When you have found a home that meets your wants and needs, and you’ve decided on a price you want to offer, let the negotiations begin! When you and your agent prepare the offer, it’s important to understand what aspects are flexible so that you can compose a financial offer and a timeline that is best for you.
Obviously, the price is negotiable. As you strategize about the number you want to lead with, be sure to consider the following:
- Is the house priced fairly to start with?
- How long has the house been on the market?
- Is it attracting a lot of buyer interest and likely to sell quickly?
- Is the seller motivated to move quickly, or likely to wait to get their price?
If the home you want is attractive, well-priced, new to the market and likely to sell overnight, don’t waste time haggling; on the other hand, if the market is sluggish and the owner needs to sell quickly, a little negotiating may be the best thing for you.
Time is negotiable. If you need a quick closing or need more time than the average buyer, timelines may need to flex. Most importantly, make sure the time tables leave room to get and consider thorough inspections so that you know what, exactly, you are buying into.
Confidence is a negotiable asset. If you are concerned about the home’s systems or appliances, you can ask for a warranty; this will protect you from unplanned expenses if something breaks within an agreed-upon window of time after closing. Bear in mind, the seller may already have taken this into consideration by lowering the listing price and may not be willing to absorb the cost of a warranty as well.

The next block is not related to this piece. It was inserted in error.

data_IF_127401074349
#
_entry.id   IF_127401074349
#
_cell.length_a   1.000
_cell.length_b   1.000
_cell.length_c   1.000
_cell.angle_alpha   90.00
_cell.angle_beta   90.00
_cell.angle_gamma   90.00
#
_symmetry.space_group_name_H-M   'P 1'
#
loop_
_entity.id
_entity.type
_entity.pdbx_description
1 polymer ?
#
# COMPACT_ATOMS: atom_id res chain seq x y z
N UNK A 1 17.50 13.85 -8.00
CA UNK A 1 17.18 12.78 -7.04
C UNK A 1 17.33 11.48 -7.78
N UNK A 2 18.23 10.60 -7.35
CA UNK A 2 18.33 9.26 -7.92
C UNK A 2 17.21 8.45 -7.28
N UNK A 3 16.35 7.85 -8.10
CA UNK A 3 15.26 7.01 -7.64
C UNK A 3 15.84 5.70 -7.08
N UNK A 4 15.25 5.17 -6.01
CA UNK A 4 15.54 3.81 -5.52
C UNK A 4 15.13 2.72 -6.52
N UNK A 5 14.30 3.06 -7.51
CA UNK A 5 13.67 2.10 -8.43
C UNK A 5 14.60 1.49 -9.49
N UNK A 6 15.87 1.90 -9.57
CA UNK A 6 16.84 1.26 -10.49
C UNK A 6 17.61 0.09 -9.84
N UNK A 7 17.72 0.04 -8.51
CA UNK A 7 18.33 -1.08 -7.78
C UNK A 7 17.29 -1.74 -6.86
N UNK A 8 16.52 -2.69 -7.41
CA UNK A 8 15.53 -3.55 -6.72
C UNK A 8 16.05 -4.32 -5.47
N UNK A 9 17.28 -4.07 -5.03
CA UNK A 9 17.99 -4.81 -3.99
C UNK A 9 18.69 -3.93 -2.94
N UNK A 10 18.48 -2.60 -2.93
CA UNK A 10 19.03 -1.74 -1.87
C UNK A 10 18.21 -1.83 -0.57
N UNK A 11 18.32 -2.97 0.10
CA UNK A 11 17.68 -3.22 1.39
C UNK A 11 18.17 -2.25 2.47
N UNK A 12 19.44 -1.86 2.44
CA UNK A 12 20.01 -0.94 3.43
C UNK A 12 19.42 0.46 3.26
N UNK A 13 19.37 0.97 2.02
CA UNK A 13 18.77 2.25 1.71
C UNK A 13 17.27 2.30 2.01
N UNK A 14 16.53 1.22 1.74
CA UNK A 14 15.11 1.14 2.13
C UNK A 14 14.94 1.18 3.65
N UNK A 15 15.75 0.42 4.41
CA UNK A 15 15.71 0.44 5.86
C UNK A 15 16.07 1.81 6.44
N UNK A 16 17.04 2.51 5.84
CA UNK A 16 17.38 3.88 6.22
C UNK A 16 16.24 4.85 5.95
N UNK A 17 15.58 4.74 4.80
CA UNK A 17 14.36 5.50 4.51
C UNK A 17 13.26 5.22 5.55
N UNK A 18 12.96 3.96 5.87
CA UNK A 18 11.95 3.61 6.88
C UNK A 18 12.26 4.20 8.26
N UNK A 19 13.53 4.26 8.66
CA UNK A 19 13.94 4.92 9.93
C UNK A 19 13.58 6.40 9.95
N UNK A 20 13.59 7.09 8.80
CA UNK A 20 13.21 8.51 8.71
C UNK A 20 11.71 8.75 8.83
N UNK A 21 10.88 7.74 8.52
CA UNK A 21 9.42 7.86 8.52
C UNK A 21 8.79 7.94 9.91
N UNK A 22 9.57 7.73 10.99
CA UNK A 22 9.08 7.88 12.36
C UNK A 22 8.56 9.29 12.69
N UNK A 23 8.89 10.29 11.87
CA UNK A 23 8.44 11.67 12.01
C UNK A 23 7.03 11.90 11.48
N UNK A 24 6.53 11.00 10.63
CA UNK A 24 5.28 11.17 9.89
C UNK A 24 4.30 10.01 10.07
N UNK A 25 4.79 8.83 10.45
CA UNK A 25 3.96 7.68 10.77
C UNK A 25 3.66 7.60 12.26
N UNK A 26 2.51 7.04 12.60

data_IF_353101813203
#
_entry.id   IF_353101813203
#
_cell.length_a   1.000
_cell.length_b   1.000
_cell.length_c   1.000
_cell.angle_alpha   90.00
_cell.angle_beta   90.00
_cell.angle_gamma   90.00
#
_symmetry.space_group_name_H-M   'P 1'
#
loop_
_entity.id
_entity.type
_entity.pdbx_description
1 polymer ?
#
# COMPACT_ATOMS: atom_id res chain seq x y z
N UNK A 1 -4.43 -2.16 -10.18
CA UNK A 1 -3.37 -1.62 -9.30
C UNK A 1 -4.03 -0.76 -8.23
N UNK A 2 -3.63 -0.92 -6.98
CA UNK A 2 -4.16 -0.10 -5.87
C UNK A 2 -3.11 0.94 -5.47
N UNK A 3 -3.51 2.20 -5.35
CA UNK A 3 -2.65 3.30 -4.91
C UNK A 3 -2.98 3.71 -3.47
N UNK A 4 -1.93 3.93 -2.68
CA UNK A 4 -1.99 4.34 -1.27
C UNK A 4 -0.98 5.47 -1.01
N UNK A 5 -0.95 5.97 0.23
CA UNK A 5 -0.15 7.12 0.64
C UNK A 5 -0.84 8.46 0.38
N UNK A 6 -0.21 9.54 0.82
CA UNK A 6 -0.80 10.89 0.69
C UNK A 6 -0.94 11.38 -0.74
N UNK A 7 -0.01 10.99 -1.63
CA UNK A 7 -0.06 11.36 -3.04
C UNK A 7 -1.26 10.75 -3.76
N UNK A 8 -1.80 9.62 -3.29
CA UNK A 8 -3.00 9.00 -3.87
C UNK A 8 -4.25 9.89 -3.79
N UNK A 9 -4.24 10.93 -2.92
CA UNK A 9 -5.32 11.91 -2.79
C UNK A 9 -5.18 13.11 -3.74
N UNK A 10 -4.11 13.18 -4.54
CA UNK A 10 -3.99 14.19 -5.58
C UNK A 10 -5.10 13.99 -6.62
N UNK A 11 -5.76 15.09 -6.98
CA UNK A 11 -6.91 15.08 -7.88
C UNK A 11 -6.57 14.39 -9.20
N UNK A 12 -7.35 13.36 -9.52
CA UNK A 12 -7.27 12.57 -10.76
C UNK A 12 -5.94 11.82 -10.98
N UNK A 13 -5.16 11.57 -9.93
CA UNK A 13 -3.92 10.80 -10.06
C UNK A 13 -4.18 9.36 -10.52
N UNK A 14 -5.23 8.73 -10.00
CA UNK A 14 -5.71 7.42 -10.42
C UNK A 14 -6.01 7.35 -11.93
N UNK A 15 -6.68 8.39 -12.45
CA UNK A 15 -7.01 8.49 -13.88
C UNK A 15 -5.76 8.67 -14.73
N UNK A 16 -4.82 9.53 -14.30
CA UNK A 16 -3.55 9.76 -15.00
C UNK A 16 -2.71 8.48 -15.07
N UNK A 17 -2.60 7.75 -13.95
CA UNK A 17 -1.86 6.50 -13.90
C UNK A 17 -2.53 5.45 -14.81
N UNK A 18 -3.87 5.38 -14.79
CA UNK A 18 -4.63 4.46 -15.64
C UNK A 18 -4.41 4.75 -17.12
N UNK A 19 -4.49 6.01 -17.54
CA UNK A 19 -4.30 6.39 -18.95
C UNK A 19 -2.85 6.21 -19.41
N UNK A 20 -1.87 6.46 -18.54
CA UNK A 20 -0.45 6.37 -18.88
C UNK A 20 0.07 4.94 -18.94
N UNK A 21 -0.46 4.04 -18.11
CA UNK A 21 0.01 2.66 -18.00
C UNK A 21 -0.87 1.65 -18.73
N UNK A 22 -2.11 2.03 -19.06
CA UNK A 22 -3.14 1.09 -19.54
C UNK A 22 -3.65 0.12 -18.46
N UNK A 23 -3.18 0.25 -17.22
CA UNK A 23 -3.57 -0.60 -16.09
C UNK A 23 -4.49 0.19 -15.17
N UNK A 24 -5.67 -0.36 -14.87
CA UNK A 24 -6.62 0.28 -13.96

There may be a win/win to be had in negotiating for amenities rather than money; a seller may need the cash proceeds of the sale more than a piece of furniture, appliances, theater/sound equipment, window treatments, outdoor equipment, etc. If they won’t flex on the price, perhaps you can negotiate for something the seller has that you would otherwise need to buy.
Repairs for issues found during the inspection are also negotiable, although important structural issues are much more compelling than aesthetic ones. For the buyer, a structural issue will need to be resolved regardless of who buys the house, whereas the next buyer may overlook a cracked window pane or a leaky sink. You may choose to ask that the seller fix the issue, or you may prefer to arrange a concession (a reduction in the price) at the time of closing to cover the cost of getting the work done yourself. Again, the decision rests equally on both sides – in the case of such findings, both the buyer and the seller have the option to walk away from the contract.
Closing costs can also be negotiable. When you need to be mindful of cash outlays that you will make at closing, it can be more advantageous to pay the asking price and ask, instead, for the seller to pay your closing costs. So long as the seller nets out where they want to be, they probably won’t mind paying closing costs rather than reducing the selling price.
During the negotiation, it is important to know your limits – financial and emotional – and to anticipate the seller’s limits as well. It is possible to lose a deal entirely by trying to save just a few more dollars. Your agent can help you assess the situation along the way. Put an expiration date on your offer(s); if your offer is not accepted, be prepared to come back with a counter, or walk away, making the choice based on sound financial decisions. Most importantly, though, be reasonable and respectful, and maintain perspective. Offers and demands that reflect unrealistic expectations or which fail to respect the real value of the property or the needs of the seller can quickly end a negotiation that might otherwise have earned you a home that would have been just right for you.